Twin bombs placed near the finish line of the 2013 marathon killed three people and injured more than 260.

Under a plea agreement, federal prosecutors said they would ask for no more than seven years in prison. The agreement allows his lawyer to argue for a lesser sentence. The Kazakhstan-born Kadyrbayev also agreed not to fight deportation after he completes his prison sentence.

Judge will review plea agreement

U.S. District Judge Douglas Woodlock set sentencing for Nov. 18 but did not immediately accept the plea agreement, saying he first wanted to review a report that will be prepared by the probation department.

Kadyrbayev’s decision to plead guilty came just two weeks before he was scheduled to go on trial and a month after his friend and co-conspirator, Azamat Tazhayakov, was convicted of identical charges by a jury.

During Tazhayakov’s trial, prosecutors described Kadyrbayev as the leader in the decision to remove the items, but said Tazhayakov agreed with the plan. They said Kadyrbayev was the one who threw away the backpack and fireworks, which were later recovered in a landfill.

Kadyrbayev’s lawyer, Robert Stahl, said his client made a "terrible error in judgment that he’s paying for dearly."

Stahl emphasized that Kadyrbayev — a native of Kazakhstan who came to the U.S. in 2011 on a student visa — "had absolutely no knowledge" that Tsarnaev and his brother, Tamerlan Tsarnaev, were planning to bomb the marathon and was "shocked and horrified" when he learned they were suspects.

He said Kadyrbayev, who was 19 at the time, "now understands he never should have gone to that dorm room, and he never should have taken any items from that room."

Backpack, laptop taken from dorm room

His plea agreement with prosecutors does not make any mention of him agreeing to testify against a third friend who was also charged. Robel Phillipos is accused of lying to investigators about being present when Kadyrbayev took the items from Tsarnaev’s room. Phillipos is scheduled to go on trial next month.

The backpack, fireworks and laptop were taken from Tsarnaev’s room hours after the FBI publicly released photographs and videos of Tsarnaev and his brother as suspects in the bombing.

Prosecutors said Kadyrbayev exchanged text messages with Tsarnaev after seeing the photos, and Tsarnaev told him he could go to his dorm room and "take what’s there."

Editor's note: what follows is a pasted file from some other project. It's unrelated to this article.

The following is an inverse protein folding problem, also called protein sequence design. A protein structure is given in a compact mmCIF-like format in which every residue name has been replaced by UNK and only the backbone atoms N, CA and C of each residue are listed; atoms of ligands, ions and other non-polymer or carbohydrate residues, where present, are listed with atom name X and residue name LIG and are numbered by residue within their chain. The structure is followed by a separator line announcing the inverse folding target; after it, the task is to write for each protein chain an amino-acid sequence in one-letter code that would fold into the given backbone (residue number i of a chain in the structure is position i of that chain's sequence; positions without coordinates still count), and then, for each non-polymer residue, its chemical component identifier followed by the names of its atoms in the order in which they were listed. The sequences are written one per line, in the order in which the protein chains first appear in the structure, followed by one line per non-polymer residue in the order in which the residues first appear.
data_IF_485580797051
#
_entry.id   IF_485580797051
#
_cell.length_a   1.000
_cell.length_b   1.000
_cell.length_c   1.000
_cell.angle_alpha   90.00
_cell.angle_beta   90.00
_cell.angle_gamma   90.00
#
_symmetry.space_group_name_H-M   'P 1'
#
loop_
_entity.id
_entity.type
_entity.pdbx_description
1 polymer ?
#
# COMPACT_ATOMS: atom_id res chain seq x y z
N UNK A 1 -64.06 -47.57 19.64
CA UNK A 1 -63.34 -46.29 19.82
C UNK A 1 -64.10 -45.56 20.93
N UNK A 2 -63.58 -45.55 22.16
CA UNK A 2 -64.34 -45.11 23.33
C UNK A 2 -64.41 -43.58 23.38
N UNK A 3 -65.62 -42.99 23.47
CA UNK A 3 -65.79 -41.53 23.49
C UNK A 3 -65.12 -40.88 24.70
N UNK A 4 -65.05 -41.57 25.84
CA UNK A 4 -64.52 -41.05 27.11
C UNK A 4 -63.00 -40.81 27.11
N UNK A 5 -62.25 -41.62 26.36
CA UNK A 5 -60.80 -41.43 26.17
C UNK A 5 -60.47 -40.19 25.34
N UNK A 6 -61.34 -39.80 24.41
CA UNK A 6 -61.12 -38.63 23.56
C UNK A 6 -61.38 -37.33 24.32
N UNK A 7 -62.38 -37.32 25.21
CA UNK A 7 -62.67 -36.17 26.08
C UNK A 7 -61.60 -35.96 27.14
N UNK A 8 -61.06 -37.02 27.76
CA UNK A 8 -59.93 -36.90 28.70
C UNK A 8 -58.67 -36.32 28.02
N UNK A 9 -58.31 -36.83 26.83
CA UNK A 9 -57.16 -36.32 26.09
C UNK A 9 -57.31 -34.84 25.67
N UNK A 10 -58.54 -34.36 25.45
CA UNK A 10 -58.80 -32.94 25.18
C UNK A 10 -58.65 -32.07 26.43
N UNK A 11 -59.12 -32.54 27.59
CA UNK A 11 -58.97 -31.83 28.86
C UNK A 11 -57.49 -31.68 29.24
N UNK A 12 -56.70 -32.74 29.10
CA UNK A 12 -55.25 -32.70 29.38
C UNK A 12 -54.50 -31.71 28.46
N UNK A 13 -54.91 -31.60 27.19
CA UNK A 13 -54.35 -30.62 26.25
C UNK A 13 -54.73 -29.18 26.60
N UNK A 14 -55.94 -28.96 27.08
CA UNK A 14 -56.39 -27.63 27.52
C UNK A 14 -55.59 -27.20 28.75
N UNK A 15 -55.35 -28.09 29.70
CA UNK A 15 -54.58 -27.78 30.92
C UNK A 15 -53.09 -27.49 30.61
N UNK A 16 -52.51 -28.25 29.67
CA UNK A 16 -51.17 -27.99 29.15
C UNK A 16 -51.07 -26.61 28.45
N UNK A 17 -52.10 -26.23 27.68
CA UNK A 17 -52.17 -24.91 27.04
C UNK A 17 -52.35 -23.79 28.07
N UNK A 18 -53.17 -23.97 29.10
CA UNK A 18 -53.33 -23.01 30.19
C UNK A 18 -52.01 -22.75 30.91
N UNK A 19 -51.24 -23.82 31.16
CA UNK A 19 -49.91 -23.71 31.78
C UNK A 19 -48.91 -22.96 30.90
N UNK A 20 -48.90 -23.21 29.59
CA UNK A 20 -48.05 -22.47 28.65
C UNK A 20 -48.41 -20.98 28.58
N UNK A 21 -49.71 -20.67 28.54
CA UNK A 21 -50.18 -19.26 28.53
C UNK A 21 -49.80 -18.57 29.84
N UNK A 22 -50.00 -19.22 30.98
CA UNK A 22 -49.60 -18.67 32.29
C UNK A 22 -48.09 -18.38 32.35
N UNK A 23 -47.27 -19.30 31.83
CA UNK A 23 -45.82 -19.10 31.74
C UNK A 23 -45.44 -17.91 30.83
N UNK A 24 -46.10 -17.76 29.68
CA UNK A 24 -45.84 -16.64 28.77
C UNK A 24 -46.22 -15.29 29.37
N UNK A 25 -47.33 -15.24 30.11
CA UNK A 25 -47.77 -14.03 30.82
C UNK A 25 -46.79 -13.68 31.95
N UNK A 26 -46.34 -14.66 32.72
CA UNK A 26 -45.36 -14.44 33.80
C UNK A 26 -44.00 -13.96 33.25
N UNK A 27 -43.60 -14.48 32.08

Prosecutors said the fireworks had been emptied of explosive powder that can be used to make bombs.

Tamerlan Tsarnaev was killed in a shootout with police several days after the bombings. Dzhokhar Tsarnaev has pleaded not guilty to 30 federal charges and faces the possibility of the death penalty if convicted. His trial is scheduled to begin in November.


Dzhokhar Tsarnaev’s College Friend Pleads Guilty
If a judge accepts the agreement, Dias Kadyrbayev, facing obstruction charges for disposing of Tsarnaev’s backpack after the Marathon bombings, will serve a maximum of seven years.
Susan Zalkind
Boston Daily | August 22, 2014

In a major turnaround, Dzhokhar Tsarnaev’s college friend Dias Kadyrbayev pleaded guilty to charges he obstructed the investigation into the Boston Marathon bombings in a court hearing on Thursday.

Wearing a blue shirt and jeans, 20-year-old Kadyrbayev admitted he knew Tsarnaev was a bombing suspect when he went into Tsarnaev’s UMass Dartmouth dorm room and took his laptop and a backpack containing fireworks, Vaseline, and a thumb drive, and then threw the backpack into a dumpster. His guilty plea is the result of an agreement worked out between prosecutors and the defense, whereby Kadyrbayev will only serve a maximum of seven years instead of the potential 25 if found guilty. Judge Douglas Woodlock must still approve the plea agreement for the deal to move forward.

The prosecution said it took 25 agents two days to search through a landfill to find the backpack, and once they did, the items and the backpack had been altered.